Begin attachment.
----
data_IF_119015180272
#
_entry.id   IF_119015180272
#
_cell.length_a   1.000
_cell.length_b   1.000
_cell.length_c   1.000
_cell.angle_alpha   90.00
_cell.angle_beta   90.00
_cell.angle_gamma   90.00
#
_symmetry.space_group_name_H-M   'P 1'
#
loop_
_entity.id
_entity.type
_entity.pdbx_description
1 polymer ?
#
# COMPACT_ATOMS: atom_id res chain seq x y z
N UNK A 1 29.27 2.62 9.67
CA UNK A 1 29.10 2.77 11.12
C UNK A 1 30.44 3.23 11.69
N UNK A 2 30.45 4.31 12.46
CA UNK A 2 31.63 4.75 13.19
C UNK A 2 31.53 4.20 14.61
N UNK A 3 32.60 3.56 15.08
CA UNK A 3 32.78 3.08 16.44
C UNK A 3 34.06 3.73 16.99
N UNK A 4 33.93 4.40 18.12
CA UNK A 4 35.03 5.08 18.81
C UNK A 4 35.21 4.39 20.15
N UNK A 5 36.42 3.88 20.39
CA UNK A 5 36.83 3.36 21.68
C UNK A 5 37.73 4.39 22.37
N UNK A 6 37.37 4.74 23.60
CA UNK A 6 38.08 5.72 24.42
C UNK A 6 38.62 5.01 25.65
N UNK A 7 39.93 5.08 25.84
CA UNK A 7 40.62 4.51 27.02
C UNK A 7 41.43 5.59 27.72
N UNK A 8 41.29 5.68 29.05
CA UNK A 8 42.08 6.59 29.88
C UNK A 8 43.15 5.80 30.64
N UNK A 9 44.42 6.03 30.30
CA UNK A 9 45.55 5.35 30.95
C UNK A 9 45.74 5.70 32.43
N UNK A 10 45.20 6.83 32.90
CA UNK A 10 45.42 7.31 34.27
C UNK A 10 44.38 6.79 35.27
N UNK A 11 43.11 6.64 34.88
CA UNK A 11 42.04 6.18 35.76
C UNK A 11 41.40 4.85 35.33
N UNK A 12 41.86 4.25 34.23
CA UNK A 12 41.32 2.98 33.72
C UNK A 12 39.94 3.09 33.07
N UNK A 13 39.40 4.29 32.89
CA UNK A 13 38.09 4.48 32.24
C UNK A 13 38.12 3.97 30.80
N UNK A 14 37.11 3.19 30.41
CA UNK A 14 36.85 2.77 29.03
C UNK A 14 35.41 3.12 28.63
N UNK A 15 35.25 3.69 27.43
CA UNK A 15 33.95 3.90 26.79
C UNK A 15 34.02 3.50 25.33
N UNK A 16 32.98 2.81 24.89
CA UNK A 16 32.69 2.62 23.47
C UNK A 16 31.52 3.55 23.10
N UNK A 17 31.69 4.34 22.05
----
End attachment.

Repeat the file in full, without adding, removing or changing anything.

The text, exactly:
data_IF_119015180272
#
_entry.id   IF_119015180272
#
_cell.length_a   1.000
_cell.length_b   1.000
_cell.length_c   1.000
_cell.angle_alpha   90.00
_cell.angle_beta   90.00
_cell.angle_gamma   90.00
#
_symmetry.space_group_name_H-M   'P 1'
#
loop_
_entity.id
_entity.type
_entity.pdbx_description
1 polymer ?
#
# COMPACT_ATOMS: atom_id res chain seq x y z
N UNK A 1 29.27 2.62 9.67
CA UNK A 1 29.10 2.77 11.12
C UNK A 1 30.44 3.23 11.69
N UNK A 2 30.45 4.31 12.46
CA UNK A 2 31.63 4.75 13.19
C UNK A 2 31.53 4.20 14.61
N UNK A 3 32.60 3.56 15.08
CA UNK A 3 32.78 3.08 16.44
C UNK A 3 34.06 3.73 16.99
N UNK A 4 33.93 4.40 18.12
CA UNK A 4 35.03 5.08 18.81
C UNK A 4 35.21 4.39 20.15
N UNK A 5 36.42 3.88 20.39
CA UNK A 5 36.83 3.36 21.68
C UNK A 5 37.73 4.39 22.37
N UNK A 6 37.37 4.74 23.60
CA UNK A 6 38.08 5.72 24.42
C UNK A 6 38.62 5.01 25.65
N UNK A 7 39.93 5.08 25.84
CA UNK A 7 40.62 4.51 27.02
C UNK A 7 41.43 5.59 27.72
N UNK A 8 41.29 5.68 29.05
CA UNK A 8 42.08 6.59 29.88
C UNK A 8 43.15 5.80 30.64
N UNK A 9 44.42 6.03 30.30
CA UNK A 9 45.55 5.35 30.95
C UNK A 9 45.74 5.70 32.43
N UNK A 10 45.20 6.83 32.90
CA UNK A 10 45.42 7.31 34.27
C UNK A 10 44.38 6.79 35.27
N UNK A 11 43.11 6.64 34.88
CA UNK A 11 42.04 6.18 35.76
C UNK A 11 41.40 4.85 35.33
N UNK A 12 41.86 4.25 34.23
CA UNK A 12 41.32 2.98 33.72
C UNK A 12 39.94 3.09 33.07
N UNK A 13 39.40 4.29 32.89
CA UNK A 13 38.09 4.48 32.24
C UNK A 13 38.12 3.97 30.80
N UNK A 14 37.11 3.19 30.41
CA UNK A 14 36.85 2.77 29.03
C UNK A 14 35.41 3.12 28.63
N UNK A 15 35.25 3.69 27.43
CA UNK A 15 33.95 3.90 26.79
C UNK A 15 34.02 3.50 25.33
N UNK A 16 32.98 2.81 24.89
CA UNK A 16 32.69 2.62 23.47
C UNK A 16 31.52 3.55 23.10
N UNK A 17 31.69 4.34 22.05